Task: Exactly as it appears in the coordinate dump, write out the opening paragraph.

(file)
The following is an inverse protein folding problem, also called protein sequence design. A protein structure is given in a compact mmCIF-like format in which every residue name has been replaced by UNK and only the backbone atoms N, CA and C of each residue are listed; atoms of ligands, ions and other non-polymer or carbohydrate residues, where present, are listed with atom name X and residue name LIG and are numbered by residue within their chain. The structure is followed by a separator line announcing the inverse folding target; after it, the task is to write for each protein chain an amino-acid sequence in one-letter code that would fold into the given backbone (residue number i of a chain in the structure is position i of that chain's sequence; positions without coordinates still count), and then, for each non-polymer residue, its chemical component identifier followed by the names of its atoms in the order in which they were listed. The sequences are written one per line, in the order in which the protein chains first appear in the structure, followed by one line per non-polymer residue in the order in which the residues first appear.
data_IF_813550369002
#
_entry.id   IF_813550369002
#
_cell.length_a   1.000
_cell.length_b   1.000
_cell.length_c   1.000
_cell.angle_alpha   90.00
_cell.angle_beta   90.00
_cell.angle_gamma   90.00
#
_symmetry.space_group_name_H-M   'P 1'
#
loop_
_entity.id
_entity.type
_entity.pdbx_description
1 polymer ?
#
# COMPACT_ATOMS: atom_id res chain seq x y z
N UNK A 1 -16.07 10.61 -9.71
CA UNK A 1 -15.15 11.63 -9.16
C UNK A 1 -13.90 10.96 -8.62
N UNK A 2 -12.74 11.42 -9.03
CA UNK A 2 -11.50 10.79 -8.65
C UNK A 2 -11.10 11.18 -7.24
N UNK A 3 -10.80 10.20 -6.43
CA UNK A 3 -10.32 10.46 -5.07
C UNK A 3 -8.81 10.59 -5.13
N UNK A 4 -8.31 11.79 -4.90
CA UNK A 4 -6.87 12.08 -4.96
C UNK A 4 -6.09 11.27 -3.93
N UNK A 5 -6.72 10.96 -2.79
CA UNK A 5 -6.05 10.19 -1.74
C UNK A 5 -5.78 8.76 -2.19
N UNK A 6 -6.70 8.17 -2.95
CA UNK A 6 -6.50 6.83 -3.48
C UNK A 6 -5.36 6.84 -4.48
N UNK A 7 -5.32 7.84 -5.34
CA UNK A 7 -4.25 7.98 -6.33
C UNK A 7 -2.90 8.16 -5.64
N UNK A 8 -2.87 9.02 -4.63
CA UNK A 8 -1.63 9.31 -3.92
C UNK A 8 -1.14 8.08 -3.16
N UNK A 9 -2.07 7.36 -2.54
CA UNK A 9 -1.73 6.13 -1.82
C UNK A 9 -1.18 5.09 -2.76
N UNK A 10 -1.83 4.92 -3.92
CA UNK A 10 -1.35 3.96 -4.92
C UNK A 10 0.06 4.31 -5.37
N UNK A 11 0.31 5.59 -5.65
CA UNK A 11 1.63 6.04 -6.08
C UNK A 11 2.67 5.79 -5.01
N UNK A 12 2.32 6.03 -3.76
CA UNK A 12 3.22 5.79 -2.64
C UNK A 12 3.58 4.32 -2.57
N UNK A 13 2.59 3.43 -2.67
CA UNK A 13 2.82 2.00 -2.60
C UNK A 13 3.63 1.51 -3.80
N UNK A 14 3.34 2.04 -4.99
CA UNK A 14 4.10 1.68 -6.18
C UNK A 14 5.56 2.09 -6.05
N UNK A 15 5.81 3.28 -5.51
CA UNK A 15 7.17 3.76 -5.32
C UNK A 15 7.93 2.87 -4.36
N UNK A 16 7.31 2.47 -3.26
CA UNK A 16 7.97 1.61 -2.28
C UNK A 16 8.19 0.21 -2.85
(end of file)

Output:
The following is an inverse protein folding problem, also called protein sequence design. A protein structure is given in a compact mmCIF-like format in which every residue name has been replaced by UNK and only the backbone atoms N, CA and C of each residue are listed; atoms of ligands, ions and other non-polymer or carbohydrate residues, where present, are listed with atom name X and residue name LIG and are numbered by residue within their chain. The structure is followed by a separator line announcing the inverse folding target; after it, the task is to write for each protein chain an amino-acid sequence in one-letter code that would fold into the given backbone (residue number i of a chain in the structure is position i of that chain's sequence; positions without coordinates still count), and then, for each non-polymer residue, its chemical component identifier followed by the names of its atoms in the order in which they were listed. The sequences are written one per line, in the order in which the protein chains first appear in the structure, followed by one line per non-polymer residue in the order in which the residues first appear.